On November 14, 1979, 10 days after Iranian students overran the U.S. embassy in Tehran to demand the return of Iran’s deposed Shah, the U.S. first imposed sanctions on Iran. In the four decades since, Iran has been almost continuously under U.S. sanctions.
Almost 40 years to the day after the U.S. first sanctioned Iran, the Iranian government’s announcement of a 50 percent spike in gasoline prices and newly imposed restrictions have led to a wave of protests that has rapidly spread to 100 regions across Iran, according to Iran’s Fars News Agency. The BBC reported Iranian officials have confirmed at least 12 protesters have been killed. Unverified accounts have put the number killed at 40 or higher.
Already under mounting economic pressure from U.S. sanctions, public anger over years of corruption, mismanagement, and Iranian involvement in overseas conflicts have fueled the demonstrations. Iran’s Revolutionary Guard Corps and police have been accused of a brutal crackdown and Iran’s internet has essentially been shut down to curtail communication and organizing efforts by protesters.
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Frustration over the lack of economic relief following the 2015 Joint Comprehensive Plan of Action (JCPOA) — commonly called the Iran nuclear deal — has contributed to the public anger that erupted last week. Under President Donald Trump, the U.S. unilaterally backed out of the deal despite Iran’s full compliance.
In May 2018, under Trump, the U.S. introduced a sweeping new regime of sanctions and a policy of “maximum pressure” intended to bring Iran’s economy to its knees. Now patience in Iranian civil society has worn thin and public support for the nuclear deal has reached a new low.
Even as the United States spends over $1.2 trillion to modernize and expand its own nuclear arsenal, Trump has vowed maximum pressure will prevent Iran from developing nuclear technology. Over the summer, as tensions soared, Trump threatened to obliterate parts of Iran.
U.S. sanctions have put a chokehold on Iran’s economy, isolating nearly every sector of society from the global financial system and hurting ordinary citizens in a range of ways. Everything from Iran’s industrial base and vital oil production, to food, medicine and international scientific partnerships and research is being affected. Universities can’t buy books, engineers can’t purchase software, consumers are cut off from global online services and hospitals are unable to get vital life-saving supplies.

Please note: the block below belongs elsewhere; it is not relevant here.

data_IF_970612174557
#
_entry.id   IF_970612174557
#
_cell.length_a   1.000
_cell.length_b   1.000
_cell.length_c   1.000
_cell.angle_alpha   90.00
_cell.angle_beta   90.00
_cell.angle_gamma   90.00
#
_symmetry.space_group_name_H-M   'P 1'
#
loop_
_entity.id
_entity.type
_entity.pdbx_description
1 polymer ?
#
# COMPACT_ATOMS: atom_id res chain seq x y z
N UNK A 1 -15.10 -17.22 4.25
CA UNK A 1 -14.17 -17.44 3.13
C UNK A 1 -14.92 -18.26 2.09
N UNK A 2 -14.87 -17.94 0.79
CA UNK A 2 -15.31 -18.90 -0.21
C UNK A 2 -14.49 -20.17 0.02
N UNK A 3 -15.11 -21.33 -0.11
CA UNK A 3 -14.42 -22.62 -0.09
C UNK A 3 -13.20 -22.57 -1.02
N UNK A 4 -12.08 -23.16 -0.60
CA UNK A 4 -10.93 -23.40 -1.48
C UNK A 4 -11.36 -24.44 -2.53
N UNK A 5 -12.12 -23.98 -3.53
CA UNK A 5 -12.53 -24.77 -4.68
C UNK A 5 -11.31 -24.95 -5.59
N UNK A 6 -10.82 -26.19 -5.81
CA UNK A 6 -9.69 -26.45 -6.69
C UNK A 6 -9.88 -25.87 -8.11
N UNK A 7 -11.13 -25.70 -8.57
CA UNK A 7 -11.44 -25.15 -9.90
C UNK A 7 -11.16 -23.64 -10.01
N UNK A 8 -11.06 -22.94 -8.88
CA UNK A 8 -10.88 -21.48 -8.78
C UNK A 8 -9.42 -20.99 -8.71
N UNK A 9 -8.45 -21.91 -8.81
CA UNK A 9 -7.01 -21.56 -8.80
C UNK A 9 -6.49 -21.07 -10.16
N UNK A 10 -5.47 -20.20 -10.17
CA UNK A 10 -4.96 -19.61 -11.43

As 42 percent inflation drives up the cost of basic necessities, working- and middle-class Iranians face mounting economic hardship. Iran’s currency, the rial, has been devalued and Iran struggles to import parts needed to maintain its domestic automobile and beleaguered airline industries.
Earlier this year, the U.S. imposed additional new sanctions on Iran’s Central Bank, its National Development Fund, on Foreign Minister Javad Zarif and on Iran’s Supreme Leader Ayatollah Ali Khamenei. Meanwhile, the U.S. threatens secondary sanctions for anyone who does business with Iran.
Being shut out of the international banking system has countless implications for ordinary Iranians. Overseas students can’t receive money, businesses can’t buy from or sell to foreign countries, and all transactions involving foreigners inside the country must be made in cash.
The many Iranian people I have interviewed have described some of the worst sanction impacts as hurting children and patients suffering from cancer, asthma, cardiovascular disease and other ailments. Media and academic reports back up their stories. Even when medicines, supplies and equipment are available, they are increasingly unaffordable.
Shahrzad, a senior IT consultant in Tehran who asked to be identified only by her first name, calls sanctions that deny live-saving medical supplies “terrorism.”
“This is not the first time the world was criminally silent,” she told Truthout. “In 1988, the U.S. helped Saddam Hussein as he gassed Iran. An estimated 7,500 Iranian military and civilians were killed by Iraqi troops using nerve gas and mustard agents … by all means, we will neither forgive nor forget. We demand an end to U.S. impunity.”